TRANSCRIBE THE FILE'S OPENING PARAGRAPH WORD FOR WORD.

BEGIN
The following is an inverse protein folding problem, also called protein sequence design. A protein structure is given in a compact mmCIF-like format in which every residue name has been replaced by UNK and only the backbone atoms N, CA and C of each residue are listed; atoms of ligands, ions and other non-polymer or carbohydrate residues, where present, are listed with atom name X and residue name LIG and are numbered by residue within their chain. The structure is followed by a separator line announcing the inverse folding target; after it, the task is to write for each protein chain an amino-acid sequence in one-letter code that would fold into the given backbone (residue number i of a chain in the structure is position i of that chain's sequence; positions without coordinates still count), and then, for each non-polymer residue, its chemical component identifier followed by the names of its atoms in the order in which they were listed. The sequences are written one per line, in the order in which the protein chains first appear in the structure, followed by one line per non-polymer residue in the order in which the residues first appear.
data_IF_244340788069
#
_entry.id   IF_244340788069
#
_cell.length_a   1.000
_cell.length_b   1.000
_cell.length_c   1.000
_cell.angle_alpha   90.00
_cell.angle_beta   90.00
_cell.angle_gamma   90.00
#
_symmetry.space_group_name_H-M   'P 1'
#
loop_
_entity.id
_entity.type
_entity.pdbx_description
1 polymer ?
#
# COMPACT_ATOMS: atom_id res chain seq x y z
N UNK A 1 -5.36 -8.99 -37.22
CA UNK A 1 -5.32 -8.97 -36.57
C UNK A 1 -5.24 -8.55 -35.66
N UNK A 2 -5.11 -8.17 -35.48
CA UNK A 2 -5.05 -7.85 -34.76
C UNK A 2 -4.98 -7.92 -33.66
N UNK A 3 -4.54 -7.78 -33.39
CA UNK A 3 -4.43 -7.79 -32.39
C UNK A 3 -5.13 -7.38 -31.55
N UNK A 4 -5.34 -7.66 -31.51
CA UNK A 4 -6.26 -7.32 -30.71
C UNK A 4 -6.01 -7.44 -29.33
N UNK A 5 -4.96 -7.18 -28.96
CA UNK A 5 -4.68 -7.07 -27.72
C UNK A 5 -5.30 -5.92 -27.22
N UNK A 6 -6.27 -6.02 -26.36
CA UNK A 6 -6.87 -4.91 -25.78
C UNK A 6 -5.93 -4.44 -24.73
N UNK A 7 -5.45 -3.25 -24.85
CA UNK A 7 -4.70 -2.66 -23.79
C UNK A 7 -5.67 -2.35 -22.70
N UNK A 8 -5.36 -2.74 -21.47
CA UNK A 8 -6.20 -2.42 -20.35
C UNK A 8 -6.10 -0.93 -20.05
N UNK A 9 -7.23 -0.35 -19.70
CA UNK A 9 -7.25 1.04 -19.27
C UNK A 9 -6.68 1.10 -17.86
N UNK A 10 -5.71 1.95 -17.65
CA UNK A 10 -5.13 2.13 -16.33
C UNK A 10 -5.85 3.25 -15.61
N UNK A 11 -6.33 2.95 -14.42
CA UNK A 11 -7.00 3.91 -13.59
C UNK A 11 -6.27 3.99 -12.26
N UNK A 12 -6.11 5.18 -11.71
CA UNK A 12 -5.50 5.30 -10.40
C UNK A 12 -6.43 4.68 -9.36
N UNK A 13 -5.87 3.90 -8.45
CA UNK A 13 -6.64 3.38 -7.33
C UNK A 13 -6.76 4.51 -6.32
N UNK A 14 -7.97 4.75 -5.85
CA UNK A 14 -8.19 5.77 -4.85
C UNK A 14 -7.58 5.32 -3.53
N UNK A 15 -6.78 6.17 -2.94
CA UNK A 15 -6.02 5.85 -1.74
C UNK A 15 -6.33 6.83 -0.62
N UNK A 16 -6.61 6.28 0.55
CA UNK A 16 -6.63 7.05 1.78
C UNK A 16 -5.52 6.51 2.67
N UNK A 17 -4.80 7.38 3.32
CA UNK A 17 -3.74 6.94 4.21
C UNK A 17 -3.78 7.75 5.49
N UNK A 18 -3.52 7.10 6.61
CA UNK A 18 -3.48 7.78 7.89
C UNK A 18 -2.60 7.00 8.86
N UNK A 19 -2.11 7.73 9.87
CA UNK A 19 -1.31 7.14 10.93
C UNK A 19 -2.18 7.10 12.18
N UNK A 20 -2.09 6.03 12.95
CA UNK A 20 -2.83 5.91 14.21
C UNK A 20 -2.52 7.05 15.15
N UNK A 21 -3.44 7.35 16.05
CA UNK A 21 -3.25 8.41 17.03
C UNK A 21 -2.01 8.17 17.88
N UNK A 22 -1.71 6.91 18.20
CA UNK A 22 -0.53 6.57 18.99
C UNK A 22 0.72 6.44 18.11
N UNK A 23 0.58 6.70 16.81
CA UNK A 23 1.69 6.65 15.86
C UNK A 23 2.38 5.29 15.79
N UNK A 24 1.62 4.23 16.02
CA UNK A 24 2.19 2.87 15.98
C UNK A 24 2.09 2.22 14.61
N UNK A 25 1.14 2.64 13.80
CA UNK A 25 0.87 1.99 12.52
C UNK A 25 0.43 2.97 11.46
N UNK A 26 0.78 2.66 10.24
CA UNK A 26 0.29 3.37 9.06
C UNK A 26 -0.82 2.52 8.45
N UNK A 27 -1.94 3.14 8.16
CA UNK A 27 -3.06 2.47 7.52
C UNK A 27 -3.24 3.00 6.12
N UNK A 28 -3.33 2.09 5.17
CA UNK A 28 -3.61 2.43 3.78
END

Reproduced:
The following is an inverse protein folding problem, also called protein sequence design. A protein structure is given in a compact mmCIF-like format in which every residue name has been replaced by UNK and only the backbone atoms N, CA and C of each residue are listed; atoms of ligands, ions and other non-polymer or carbohydrate residues, where present, are listed with atom name X and residue name LIG and are numbered by residue within their chain. The structure is followed by a separator line announcing the inverse folding target; after it, the task is to write for each protein chain an amino-acid sequence in one-letter code that would fold into the given backbone (residue number i of a chain in the structure is position i of that chain's sequence; positions without coordinates still count), and then, for each non-polymer residue, its chemical component identifier followed by the names of its atoms in the order in which they were listed. The sequences are written one per line, in the order in which the protein chains first appear in the structure, followed by one line per non-polymer residue in the order in which the residues first appear.